I quote from the article Canine Emotion by Victoria Stilwell: ‘Serotonin, for example, has a profound affect over emotions and is responsible for regulating mood, enhancing a positive feeling and inhibiting aggressive response. Dopamine helps to focus attention, promoting feelings of satisfaction….’

After a great may repetitions over time, Dexter should feel happy and think of play at the sound of the bell, even when no play follows (although it would be a good idea to keep topping it up). His brain will automatically fill with happy hormones at the sound of the bell.

Eventually, when there is a delivery person at the door, instead of thinking ‘Invader’, guard dog Dexter should think ‘Fun’!

When a friend visits, instead of thinking ‘terrorist’, our guard dog should be thinking ‘Tug Toy’!

To give this the best chance of success, Dexter’s underlying arousal levels need to be as low as possible. Long walks and vigorous exercise such as he’s getting now may surprisingly have the opposite effect to what is required, as beautifully explained by Stacy Greer.

The main areas that need working on are Dexter’s hostility towards people and other dogs when out, and people coming to their house.

Avoiding altogether both people coming to the house and seeing people and dogs on walks as they are doing now will get them nowhere. However, putting the dog over threshold (too close, too soon or too intense) will probably make things even worse.

It’s a delicate balance.

 

NB. For the sake of the story and for confidentiality also, this isn’t a complete ‘report’ with every detail, but I choose an angle with maybe a bit of poetic licence. The precise protocols to best use for your own dog may be different to the approaches I have worked out for Dexter. Finding instructions on the internet or TV that are not tailored to your own dog can do more harm than good as the case needs to be assessed correctly. One size does not fit all so accurate assessment is important, particularly where aggression or fear of any kind is involved. Everything depends upon context. If you live in my own area I would be very pleased to help with strategies tailored to your own dog (see my Help page).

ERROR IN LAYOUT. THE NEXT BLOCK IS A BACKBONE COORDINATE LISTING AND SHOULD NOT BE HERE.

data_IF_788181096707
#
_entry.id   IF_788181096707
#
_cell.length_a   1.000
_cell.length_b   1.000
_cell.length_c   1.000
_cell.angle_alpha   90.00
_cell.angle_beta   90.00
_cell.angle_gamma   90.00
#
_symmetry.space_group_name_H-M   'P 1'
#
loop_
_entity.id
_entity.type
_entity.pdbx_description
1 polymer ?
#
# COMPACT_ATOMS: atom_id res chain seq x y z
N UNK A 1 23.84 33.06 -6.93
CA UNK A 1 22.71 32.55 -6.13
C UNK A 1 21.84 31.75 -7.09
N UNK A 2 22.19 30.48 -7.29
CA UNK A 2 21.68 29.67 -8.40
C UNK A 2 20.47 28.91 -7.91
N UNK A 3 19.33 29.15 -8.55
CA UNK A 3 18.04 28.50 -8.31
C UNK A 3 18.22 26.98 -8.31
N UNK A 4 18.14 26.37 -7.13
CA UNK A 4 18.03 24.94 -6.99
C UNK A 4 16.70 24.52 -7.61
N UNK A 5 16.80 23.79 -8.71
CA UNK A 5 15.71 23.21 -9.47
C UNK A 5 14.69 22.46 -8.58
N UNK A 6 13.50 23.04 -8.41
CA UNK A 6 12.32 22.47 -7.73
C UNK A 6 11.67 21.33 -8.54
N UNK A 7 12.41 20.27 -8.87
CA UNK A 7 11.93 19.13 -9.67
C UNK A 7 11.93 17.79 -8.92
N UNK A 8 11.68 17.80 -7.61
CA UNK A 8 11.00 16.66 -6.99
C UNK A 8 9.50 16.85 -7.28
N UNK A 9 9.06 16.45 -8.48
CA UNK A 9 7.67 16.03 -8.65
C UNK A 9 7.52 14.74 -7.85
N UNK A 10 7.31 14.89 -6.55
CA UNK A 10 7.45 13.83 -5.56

Barking German Shepherd. Three Black German Shepherds

Three black German ShepherdsThese people are heroes! They already had eight year old Jet and then, four months ago, adopted a companion for him – one-year-old Cody.

Just after that they were asked to foster Jake, age 4, and he has just been left with them! Life will be a lot easier when a home is eventually found and they are down to the two dogs again.

Common sense and love

Common sense and love has brought Cody on wonderfully. He was extremely fearful when they first got him, but now all three dogs can be walked together – even to the extent that they go on a group dog walk at weekends with lots of other dogs.

All three dogs are completely unfazed by their little toddler daughter and this really is an achievement with dogs that have come from uncertain pasts.

Barking German Shepherd

The problem is, again, aggressive behaviour towards people coming to the house – from Cody. Another barking German Shepherd. I say ‘aggressive behaviour’ because he’s not an aggressive dog, he’s fearful, and all he knows is to respond aggressively.

Barking German Shepherd

Cody

So many German Shepherds I go to bark, lunge and may bite if given the chance when people come into their homes. Cody is crated but on the occasion that prompted them to contact me a friend was at the door. Cody had managed to break out of his metal crate and he flew at her, biting her arm. Skin wasn’t punctured so his aim wasn’t to destroy her – it was to get rid of her.

A big warning.